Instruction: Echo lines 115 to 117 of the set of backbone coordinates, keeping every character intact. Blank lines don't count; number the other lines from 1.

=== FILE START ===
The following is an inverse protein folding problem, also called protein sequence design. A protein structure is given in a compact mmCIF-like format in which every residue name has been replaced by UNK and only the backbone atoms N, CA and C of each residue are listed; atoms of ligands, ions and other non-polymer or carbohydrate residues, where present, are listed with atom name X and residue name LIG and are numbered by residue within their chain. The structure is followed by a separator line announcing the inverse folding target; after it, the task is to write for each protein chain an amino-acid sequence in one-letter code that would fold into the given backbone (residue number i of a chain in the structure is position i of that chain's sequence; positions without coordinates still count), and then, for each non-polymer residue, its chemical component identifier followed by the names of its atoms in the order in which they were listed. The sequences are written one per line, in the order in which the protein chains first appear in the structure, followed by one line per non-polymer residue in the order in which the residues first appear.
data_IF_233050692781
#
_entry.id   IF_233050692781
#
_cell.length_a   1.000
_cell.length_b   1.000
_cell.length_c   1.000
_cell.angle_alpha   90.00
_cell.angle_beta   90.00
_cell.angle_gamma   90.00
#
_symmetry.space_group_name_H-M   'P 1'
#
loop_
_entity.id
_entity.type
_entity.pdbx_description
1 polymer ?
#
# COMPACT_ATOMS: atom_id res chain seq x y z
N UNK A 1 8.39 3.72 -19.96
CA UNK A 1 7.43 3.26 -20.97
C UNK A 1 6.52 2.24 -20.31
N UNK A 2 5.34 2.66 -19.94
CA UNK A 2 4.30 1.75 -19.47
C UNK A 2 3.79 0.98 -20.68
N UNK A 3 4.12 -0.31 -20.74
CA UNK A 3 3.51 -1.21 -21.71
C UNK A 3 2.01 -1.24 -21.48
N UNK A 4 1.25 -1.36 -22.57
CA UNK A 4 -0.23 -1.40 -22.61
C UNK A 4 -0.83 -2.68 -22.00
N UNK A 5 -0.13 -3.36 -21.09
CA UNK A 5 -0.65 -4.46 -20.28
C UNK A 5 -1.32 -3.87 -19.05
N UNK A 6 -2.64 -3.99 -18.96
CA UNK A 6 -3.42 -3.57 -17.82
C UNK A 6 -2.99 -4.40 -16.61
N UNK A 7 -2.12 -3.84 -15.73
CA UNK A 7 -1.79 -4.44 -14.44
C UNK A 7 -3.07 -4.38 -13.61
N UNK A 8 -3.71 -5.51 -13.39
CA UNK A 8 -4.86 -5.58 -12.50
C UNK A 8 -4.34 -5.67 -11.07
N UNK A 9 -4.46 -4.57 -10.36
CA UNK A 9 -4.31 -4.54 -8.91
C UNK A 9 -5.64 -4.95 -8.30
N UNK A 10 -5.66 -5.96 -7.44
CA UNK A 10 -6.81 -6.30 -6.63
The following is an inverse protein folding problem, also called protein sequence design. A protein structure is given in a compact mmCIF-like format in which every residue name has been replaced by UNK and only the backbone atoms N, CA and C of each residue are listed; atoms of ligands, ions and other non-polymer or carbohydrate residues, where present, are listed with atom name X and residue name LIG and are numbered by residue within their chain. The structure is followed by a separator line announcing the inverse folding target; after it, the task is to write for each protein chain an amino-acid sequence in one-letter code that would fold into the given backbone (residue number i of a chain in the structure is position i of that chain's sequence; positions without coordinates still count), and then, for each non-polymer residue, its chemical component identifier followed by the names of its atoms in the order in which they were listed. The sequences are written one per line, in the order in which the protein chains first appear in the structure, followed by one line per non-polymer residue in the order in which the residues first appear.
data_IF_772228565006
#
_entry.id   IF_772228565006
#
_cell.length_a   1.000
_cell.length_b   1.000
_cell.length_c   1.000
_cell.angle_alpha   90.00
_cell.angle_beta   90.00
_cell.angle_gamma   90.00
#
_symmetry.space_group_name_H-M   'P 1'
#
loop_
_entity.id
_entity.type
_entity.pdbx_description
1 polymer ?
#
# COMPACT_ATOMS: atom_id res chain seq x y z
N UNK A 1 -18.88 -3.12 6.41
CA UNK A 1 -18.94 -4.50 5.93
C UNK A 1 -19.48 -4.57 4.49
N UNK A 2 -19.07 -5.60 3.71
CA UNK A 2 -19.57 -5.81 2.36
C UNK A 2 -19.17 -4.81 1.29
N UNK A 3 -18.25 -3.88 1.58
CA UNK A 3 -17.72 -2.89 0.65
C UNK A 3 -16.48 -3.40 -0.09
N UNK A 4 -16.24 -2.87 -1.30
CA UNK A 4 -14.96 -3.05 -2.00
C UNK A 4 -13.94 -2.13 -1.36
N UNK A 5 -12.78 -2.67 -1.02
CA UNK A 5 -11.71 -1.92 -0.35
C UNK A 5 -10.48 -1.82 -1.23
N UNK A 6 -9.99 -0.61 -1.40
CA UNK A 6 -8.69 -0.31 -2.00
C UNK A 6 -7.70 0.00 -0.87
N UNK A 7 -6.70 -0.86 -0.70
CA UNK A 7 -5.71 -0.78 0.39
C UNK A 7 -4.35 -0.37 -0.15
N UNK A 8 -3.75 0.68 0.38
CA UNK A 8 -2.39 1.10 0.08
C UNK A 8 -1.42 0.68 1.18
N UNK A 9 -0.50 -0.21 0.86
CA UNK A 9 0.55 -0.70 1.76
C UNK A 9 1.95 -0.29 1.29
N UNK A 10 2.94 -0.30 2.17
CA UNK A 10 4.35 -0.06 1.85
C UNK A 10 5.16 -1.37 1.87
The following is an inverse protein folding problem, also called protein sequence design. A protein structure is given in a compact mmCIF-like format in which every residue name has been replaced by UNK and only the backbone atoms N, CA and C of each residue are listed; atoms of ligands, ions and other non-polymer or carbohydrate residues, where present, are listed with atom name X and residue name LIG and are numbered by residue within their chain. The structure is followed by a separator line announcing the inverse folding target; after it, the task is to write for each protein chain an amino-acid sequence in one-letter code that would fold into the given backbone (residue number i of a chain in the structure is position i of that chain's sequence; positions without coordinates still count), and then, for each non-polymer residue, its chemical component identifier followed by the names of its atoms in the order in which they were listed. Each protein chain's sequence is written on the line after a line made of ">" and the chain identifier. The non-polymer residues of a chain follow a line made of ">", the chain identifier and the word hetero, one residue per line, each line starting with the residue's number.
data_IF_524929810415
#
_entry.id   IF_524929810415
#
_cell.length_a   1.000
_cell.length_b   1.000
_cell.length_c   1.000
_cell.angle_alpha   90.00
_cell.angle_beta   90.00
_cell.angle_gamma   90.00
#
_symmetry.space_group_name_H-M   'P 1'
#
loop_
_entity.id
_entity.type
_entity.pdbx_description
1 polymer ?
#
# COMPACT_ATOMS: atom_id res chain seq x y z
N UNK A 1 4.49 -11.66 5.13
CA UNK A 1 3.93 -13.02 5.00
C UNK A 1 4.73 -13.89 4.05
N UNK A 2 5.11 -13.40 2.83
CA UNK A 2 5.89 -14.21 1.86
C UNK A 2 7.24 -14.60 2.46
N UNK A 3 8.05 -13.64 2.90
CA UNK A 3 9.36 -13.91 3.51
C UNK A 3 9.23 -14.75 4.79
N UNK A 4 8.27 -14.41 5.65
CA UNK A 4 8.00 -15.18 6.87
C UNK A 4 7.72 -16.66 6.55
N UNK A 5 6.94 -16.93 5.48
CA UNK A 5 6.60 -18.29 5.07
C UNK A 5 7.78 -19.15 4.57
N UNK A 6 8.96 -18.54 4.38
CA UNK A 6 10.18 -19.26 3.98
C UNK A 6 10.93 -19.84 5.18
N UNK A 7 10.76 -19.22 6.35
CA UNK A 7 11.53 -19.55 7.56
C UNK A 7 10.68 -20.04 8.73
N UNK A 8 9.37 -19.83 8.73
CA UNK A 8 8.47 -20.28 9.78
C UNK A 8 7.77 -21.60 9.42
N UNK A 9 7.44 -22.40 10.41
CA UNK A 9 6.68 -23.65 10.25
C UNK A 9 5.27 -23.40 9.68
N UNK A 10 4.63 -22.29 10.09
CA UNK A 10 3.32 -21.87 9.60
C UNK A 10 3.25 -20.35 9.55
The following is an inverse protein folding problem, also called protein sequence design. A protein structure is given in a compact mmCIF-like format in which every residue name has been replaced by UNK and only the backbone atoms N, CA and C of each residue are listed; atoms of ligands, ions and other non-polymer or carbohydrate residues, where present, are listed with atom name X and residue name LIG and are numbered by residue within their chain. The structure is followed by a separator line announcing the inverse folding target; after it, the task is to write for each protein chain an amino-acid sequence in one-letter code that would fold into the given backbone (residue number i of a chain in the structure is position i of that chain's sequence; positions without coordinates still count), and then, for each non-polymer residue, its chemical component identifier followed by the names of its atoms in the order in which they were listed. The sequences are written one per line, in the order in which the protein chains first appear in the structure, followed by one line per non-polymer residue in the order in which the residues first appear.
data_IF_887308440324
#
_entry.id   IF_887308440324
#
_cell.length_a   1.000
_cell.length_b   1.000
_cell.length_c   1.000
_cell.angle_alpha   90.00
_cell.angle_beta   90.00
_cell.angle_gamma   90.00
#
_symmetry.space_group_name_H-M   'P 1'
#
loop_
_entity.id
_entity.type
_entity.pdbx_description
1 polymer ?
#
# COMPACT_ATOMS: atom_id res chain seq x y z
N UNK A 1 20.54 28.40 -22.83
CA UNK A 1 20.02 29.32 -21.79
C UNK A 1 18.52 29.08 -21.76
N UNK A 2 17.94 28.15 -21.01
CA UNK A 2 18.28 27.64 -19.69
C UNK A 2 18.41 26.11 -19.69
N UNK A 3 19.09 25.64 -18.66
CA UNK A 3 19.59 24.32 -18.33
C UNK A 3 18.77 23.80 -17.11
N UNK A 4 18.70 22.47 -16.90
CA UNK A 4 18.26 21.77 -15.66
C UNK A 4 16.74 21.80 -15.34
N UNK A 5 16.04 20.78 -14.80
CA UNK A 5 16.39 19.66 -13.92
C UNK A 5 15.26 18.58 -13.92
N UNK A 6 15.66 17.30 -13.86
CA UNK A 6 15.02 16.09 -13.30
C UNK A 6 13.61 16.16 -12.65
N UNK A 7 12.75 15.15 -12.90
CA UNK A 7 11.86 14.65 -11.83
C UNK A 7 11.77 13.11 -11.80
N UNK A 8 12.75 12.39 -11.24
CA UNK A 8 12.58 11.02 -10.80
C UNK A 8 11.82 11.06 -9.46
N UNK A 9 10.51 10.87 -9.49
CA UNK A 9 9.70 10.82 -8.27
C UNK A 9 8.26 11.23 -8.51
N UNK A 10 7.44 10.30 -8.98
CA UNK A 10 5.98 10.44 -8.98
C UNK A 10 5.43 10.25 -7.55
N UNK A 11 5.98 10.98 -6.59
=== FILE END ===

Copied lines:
#
loop_
_entity.id